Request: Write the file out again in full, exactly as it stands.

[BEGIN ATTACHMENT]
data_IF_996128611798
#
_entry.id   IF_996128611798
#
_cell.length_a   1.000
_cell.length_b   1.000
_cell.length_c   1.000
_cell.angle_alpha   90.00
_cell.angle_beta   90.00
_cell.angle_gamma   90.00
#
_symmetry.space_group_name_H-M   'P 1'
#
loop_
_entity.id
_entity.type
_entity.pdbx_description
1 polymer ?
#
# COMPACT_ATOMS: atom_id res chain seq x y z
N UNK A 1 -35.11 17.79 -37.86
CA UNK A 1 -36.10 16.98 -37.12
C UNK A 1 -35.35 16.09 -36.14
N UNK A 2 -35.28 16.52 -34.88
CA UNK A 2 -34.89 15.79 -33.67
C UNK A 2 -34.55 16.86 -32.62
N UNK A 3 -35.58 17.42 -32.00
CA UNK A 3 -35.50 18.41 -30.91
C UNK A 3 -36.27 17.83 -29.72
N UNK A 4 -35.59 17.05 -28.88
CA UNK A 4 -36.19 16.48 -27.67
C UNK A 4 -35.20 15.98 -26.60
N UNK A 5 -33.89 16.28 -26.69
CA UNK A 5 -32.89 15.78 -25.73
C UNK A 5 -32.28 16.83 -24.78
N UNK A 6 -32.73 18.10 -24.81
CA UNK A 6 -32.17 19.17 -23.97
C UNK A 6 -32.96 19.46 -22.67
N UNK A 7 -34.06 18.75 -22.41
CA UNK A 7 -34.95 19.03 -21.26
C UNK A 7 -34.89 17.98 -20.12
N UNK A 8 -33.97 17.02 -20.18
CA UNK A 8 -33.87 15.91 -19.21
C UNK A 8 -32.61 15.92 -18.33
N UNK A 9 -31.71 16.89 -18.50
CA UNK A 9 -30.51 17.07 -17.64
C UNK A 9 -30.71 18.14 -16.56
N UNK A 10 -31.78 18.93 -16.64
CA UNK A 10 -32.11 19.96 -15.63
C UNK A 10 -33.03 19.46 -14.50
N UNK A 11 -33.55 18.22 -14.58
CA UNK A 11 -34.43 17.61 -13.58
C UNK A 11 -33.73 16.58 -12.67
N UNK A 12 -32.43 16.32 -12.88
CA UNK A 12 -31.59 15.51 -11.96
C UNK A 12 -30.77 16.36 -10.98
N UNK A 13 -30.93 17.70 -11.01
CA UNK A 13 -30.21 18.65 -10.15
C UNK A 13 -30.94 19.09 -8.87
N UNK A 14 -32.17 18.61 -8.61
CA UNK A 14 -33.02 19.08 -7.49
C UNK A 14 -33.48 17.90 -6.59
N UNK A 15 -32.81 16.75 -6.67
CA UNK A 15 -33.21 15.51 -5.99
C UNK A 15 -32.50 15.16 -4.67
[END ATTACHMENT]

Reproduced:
data_IF_996128611798
#
_entry.id   IF_996128611798
#
_cell.length_a   1.000
_cell.length_b   1.000
_cell.length_c   1.000
_cell.angle_alpha   90.00
_cell.angle_beta   90.00
_cell.angle_gamma   90.00
#
_symmetry.space_group_name_H-M   'P 1'
#
loop_
_entity.id
_entity.type
_entity.pdbx_description
1 polymer ?
#
# COMPACT_ATOMS: atom_id res chain seq x y z
N UNK A 1 -35.11 17.79 -37.86
CA UNK A 1 -36.10 16.98 -37.12
C UNK A 1 -35.35 16.09 -36.14
N UNK A 2 -35.28 16.52 -34.88
CA UNK A 2 -34.89 15.79 -33.67
C UNK A 2 -34.55 16.86 -32.62
N UNK A 3 -35.58 17.42 -32.00
CA UNK A 3 -35.50 18.41 -30.91
C UNK A 3 -36.27 17.83 -29.72
N UNK A 4 -35.59 17.05 -28.88
CA UNK A 4 -36.19 16.48 -27.67
C UNK A 4 -35.20 15.98 -26.60
N UNK A 5 -33.89 16.28 -26.69
CA UNK A 5 -32.89 15.78 -25.73
C UNK A 5 -32.28 16.83 -24.78
N UNK A 6 -32.73 18.10 -24.81
CA UNK A 6 -32.17 19.17 -23.97
C UNK A 6 -32.96 19.46 -22.67
N UNK A 7 -34.06 18.75 -22.41
CA UNK A 7 -34.95 19.03 -21.26
C UNK A 7 -34.89 17.98 -20.12
N UNK A 8 -33.97 17.02 -20.18
CA UNK A 8 -33.87 15.91 -19.21
C UNK A 8 -32.61 15.92 -18.33
N UNK A 9 -31.71 16.89 -18.50
CA UNK A 9 -30.51 17.07 -17.64
C UNK A 9 -30.71 18.14 -16.56
N UNK A 10 -31.78 18.93 -16.64
CA UNK A 10 -32.11 19.96 -15.63
C UNK A 10 -33.03 19.46 -14.50
N UNK A 11 -33.55 18.22 -14.58
CA UNK A 11 -34.43 17.61 -13.58
C UNK A 11 -33.73 16.58 -12.67
N UNK A 12 -32.43 16.32 -12.88
CA UNK A 12 -31.59 15.51 -11.96
C UNK A 12 -30.77 16.36 -10.98
N UNK A 13 -30.93 17.70 -11.01
CA UNK A 13 -30.21 18.65 -10.15
C UNK A 13 -30.94 19.09 -8.87
N UNK A 14 -32.17 18.61 -8.61
CA UNK A 14 -33.02 19.08 -7.49
C UNK A 14 -33.48 17.90 -6.59
N UNK A 15 -32.81 16.75 -6.67
CA UNK A 15 -33.21 15.51 -5.99
C UNK A 15 -32.50 15.16 -4.67